Idol Chatter

By Hollywood standards, Philip K. Dick’s “A Scanner Darkly” might be the eccentric author’s most inadaptable work. The robotic intrigue of “Blade Runner” and the crime-stopping fortune-telling of “Minority Report” attracted studios and audiences alike, but this time the challenge lies in producing 100 minutes of palatable cinema with only Dick’s piecemeal storytelling and bizarre characters as source material. By applying his own brand of philosopher filmmaking, director Richard Linklater has created something unique and loyal to the author’s vision.

Decidedly his most personal work–Dick’s struggle with addiction is well-documented–“A Scanner Darkly” centers on a not-too-distant-future America, one in which a disquieting number of people spy on friends and neighbors in an effort to curb the nation’s addiction to an illegal drug called Substance D. The pervasive use of a brain-altering narcotic combined with a large chunk of the population employed as narcs makes for a film rife with perverse conspiracy theories and nonsensical diatribes.

As such, the film, at times, plays like a paranoid fantasy realized. By vague impetus, addict Bob Arctor (Keanu Reeves) studies the day-to-day activities of his girlfriend and two housemates, reports his findings anonymously to the authorities, and isolates himself in order to keep his covert activities as mysterious as the film’s quietly unfolding plot.

Done in what is becoming Linklater’s trademark style–a computerized rotoscope-like two-dimensional animation–the film fluidly combines the elements of a drug-induced delusional episode with the everyday, making for an odd, near-future world where the line dividing reality and absurdity is commonly traversed by an alarming number of people–like Jim Barris (Robert Downer, Jr.), Arctor’s roommate and centerpiece to the film’s peculiarity. Downey’s uncanny ability to speak with the speed of an auctioneer sans coherence is easily one of the most impressive displays of verbal diarrhea ever captured on celluloid. So convincing are his character’s erratic actions and bizarre remarks that I can’t help but wonder just how much of the actor’s drug-addled past is unfurling on screen. No matter what his source of inspiration, Downey’s performance should not go unnoticed.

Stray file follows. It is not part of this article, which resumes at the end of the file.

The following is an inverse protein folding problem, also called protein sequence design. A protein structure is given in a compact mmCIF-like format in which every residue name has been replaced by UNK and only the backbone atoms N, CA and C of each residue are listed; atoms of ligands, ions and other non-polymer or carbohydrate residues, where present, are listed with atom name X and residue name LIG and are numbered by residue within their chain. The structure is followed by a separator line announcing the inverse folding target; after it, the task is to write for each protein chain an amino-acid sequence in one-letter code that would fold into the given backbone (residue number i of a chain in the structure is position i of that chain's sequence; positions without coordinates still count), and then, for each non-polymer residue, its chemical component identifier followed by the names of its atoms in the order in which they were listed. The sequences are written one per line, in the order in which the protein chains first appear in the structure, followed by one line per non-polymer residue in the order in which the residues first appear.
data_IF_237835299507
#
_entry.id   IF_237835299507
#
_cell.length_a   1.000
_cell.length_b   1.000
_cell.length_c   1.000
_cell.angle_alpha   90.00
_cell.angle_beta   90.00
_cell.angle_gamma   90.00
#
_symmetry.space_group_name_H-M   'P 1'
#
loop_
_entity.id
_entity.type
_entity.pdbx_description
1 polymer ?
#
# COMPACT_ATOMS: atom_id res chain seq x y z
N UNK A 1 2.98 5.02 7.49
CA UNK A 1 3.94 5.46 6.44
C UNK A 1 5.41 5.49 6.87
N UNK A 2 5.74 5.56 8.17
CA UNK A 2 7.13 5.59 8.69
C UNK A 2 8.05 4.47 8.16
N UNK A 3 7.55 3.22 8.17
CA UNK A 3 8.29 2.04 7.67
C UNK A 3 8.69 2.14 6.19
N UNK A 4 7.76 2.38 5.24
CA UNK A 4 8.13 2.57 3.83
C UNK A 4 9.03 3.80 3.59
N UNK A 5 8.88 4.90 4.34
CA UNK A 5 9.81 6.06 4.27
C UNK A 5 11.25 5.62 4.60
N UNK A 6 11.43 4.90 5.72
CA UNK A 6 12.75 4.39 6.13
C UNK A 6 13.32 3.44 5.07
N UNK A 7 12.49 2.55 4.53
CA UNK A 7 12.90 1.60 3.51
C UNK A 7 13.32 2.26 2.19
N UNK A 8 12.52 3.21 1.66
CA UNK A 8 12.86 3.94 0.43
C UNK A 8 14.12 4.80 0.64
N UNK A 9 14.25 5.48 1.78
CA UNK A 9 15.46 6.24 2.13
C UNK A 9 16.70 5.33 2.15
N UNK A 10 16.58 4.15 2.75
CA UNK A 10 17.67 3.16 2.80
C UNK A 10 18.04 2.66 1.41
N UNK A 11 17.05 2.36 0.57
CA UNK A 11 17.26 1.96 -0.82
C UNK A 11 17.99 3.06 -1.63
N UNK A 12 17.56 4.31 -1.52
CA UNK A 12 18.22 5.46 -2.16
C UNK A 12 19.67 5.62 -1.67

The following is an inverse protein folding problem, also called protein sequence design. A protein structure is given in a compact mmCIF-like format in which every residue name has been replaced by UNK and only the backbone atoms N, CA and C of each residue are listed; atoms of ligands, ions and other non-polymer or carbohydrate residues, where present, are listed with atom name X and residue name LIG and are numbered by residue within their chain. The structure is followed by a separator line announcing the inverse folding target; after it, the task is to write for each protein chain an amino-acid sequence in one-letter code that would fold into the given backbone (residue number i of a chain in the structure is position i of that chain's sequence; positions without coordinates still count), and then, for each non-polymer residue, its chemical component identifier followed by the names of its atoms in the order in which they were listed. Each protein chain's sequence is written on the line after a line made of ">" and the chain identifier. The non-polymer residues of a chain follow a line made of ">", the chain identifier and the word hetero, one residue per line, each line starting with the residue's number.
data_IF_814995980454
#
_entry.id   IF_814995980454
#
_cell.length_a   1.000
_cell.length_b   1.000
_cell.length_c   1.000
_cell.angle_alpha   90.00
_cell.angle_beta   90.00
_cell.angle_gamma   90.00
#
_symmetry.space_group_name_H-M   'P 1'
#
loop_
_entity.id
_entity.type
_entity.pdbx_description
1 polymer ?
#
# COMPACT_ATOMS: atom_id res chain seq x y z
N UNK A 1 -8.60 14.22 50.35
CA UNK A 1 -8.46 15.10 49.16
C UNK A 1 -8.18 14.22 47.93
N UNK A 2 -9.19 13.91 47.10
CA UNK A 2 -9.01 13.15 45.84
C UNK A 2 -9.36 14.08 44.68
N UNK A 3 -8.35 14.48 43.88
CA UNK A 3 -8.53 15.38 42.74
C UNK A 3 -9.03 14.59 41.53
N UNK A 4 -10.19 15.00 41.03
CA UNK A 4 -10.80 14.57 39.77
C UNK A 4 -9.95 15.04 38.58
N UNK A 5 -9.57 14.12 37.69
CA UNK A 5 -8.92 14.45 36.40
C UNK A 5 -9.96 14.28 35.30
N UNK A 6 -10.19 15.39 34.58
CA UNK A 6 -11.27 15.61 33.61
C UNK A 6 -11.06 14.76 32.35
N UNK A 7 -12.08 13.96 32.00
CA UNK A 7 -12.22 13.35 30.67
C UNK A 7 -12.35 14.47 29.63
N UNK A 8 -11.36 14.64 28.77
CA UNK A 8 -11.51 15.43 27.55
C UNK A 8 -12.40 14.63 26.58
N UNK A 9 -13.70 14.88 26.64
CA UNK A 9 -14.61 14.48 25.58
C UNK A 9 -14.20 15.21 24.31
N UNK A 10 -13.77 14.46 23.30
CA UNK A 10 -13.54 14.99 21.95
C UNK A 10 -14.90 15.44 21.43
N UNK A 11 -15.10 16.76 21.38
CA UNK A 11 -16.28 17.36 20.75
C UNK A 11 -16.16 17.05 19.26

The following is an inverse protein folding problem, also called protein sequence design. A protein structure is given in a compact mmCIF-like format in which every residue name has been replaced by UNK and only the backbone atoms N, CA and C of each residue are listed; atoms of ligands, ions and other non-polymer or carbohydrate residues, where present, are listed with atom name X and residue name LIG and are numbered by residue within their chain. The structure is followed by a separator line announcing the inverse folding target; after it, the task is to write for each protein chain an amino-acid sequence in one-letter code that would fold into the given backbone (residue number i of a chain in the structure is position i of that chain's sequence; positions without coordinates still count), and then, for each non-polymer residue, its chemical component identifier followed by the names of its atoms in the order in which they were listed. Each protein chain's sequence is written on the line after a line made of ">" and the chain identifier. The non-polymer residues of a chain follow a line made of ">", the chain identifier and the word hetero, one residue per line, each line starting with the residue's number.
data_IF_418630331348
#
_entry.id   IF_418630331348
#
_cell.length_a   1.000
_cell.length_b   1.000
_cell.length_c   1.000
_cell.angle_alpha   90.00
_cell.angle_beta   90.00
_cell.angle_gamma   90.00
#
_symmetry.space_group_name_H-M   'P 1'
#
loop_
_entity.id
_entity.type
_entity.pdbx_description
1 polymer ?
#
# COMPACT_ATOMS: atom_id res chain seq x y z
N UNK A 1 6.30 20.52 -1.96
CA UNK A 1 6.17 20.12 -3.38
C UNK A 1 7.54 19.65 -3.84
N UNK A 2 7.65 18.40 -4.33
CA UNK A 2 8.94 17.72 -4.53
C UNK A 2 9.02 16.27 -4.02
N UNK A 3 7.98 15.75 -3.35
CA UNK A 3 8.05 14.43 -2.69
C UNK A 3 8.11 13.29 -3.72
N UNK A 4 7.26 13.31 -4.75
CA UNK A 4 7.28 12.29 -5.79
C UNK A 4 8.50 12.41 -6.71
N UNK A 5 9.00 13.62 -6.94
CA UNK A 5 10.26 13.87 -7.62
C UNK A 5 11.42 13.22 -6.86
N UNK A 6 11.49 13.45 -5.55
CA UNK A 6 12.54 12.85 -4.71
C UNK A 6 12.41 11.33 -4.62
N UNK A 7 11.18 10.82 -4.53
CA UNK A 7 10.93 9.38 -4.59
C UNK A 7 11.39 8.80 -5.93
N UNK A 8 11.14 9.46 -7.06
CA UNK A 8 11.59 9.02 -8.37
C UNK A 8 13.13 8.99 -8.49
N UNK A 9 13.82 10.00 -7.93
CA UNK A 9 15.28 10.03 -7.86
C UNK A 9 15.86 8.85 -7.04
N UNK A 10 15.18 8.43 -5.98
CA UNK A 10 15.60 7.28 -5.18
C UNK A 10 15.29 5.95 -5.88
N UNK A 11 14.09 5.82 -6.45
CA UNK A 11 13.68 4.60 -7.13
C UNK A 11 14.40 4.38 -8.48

Since the oral meanderings of some of its characters are so difficult to follow, finding the point of Linklater’s somewhat loose and tangential film is no simple matter. But this has a purpose: Both the author and the filmmaker favor intellectual provocation over a simple storyline. Unfortunately, much of what the drug-addicted characters say and do is unintelligible and consequently deemed unimportant, making it difficult to maintain focus. As entertaining as Jim Barris is, the repetitive nature of his antics grows tedious and exhausting.

That’s not to say this results in poor filmmaking; Linklater deftly paints a bleak yet avoidable future, one in which the omnipresence of authority and the ostensible lack of privacy are more than enough to arouse an audience’s intellect. Add to that impressive performances and imagery working together to blur the lines between truth and delusion, and what’s left is a visually and cerebrally gratifying film.

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